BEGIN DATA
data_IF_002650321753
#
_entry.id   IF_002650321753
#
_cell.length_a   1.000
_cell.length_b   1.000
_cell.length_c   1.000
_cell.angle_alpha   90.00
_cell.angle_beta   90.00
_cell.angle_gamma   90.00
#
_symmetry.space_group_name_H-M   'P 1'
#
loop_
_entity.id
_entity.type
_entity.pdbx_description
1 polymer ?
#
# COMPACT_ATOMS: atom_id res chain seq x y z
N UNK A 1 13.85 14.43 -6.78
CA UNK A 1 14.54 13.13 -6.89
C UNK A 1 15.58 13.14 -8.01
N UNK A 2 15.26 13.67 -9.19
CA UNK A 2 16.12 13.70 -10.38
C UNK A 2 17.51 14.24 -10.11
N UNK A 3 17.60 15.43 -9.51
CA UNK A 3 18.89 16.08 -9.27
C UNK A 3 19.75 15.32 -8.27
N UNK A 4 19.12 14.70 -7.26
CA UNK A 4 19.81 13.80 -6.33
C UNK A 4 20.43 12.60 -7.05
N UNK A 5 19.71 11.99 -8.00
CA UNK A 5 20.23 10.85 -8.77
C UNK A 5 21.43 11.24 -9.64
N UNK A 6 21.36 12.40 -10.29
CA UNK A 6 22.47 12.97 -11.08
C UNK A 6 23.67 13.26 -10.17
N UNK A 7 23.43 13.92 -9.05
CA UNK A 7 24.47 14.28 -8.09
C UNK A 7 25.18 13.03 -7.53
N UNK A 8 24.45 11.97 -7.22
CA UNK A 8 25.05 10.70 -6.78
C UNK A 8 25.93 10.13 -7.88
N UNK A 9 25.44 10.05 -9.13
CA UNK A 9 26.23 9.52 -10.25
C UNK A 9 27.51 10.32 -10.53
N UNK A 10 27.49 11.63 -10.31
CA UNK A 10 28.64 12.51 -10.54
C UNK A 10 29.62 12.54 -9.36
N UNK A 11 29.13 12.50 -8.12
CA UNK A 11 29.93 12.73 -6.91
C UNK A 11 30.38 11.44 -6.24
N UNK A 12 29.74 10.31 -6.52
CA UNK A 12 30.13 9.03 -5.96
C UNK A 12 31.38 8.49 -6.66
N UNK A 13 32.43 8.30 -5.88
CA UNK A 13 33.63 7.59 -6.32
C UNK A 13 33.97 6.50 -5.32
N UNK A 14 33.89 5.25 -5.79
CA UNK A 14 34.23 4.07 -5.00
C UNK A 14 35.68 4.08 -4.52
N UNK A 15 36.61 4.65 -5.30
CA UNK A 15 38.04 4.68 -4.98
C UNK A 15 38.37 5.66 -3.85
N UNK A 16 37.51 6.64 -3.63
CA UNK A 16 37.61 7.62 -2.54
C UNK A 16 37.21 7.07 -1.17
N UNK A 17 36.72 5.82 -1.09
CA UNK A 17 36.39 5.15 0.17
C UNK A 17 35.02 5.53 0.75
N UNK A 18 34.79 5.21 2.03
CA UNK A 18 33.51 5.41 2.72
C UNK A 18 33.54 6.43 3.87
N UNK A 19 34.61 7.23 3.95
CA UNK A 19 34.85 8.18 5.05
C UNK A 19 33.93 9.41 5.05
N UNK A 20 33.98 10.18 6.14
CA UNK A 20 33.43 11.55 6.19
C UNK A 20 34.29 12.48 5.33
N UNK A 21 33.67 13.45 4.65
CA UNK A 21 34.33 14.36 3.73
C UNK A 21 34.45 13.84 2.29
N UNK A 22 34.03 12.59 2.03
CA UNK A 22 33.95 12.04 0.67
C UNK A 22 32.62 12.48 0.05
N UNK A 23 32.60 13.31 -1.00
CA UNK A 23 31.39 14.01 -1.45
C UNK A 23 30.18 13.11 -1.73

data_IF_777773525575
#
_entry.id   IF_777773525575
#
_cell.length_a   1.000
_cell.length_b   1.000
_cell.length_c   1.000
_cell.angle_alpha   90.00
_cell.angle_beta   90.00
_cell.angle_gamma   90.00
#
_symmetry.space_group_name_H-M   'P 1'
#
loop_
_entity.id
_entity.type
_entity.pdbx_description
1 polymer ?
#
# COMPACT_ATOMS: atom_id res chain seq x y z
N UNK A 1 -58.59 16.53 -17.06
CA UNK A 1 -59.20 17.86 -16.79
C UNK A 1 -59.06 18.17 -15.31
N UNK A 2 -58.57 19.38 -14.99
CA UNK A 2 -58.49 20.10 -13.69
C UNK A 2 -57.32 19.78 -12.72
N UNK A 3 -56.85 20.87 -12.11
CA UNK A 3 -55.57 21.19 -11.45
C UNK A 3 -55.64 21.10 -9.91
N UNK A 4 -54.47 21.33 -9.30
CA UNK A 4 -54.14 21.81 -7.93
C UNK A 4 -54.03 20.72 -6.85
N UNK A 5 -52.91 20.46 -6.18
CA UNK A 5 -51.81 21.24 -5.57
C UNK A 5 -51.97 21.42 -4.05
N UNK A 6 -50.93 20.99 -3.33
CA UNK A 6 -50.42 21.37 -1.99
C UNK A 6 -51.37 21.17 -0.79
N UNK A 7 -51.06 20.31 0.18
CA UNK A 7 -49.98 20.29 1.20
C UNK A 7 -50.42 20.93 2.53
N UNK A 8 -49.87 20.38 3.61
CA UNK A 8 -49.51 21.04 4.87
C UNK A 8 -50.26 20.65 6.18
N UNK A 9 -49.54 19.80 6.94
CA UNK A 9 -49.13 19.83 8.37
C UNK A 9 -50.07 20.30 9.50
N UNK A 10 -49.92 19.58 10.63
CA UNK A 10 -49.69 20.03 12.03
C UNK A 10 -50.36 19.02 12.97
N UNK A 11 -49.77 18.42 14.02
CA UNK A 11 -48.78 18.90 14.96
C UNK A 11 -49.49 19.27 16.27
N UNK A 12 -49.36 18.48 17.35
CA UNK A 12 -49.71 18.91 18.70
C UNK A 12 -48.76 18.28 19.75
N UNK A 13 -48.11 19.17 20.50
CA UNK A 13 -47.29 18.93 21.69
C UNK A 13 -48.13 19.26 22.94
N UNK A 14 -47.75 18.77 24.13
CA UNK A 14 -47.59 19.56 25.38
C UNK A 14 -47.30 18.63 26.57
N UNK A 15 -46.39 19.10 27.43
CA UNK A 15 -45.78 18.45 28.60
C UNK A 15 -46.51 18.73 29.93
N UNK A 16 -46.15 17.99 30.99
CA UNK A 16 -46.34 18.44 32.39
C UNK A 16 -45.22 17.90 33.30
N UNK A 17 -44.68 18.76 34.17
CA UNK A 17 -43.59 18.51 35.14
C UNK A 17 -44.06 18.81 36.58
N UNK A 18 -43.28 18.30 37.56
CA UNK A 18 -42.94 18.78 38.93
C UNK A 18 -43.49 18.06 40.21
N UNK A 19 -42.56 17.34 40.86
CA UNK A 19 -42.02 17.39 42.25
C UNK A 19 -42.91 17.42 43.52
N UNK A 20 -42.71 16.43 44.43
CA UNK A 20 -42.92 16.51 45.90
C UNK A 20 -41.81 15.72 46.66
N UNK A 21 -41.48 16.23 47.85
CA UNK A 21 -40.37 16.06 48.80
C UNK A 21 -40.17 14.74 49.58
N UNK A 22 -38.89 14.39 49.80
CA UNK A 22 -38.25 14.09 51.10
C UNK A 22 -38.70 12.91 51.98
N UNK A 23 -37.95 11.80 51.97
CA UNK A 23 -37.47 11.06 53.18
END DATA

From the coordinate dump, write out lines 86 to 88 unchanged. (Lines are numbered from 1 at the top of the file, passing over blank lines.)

C UNK A 22 32.62 12.48 0.05
N UNK A 23 32.60 13.31 -1.00
CA UNK A 23 31.39 14.01 -1.45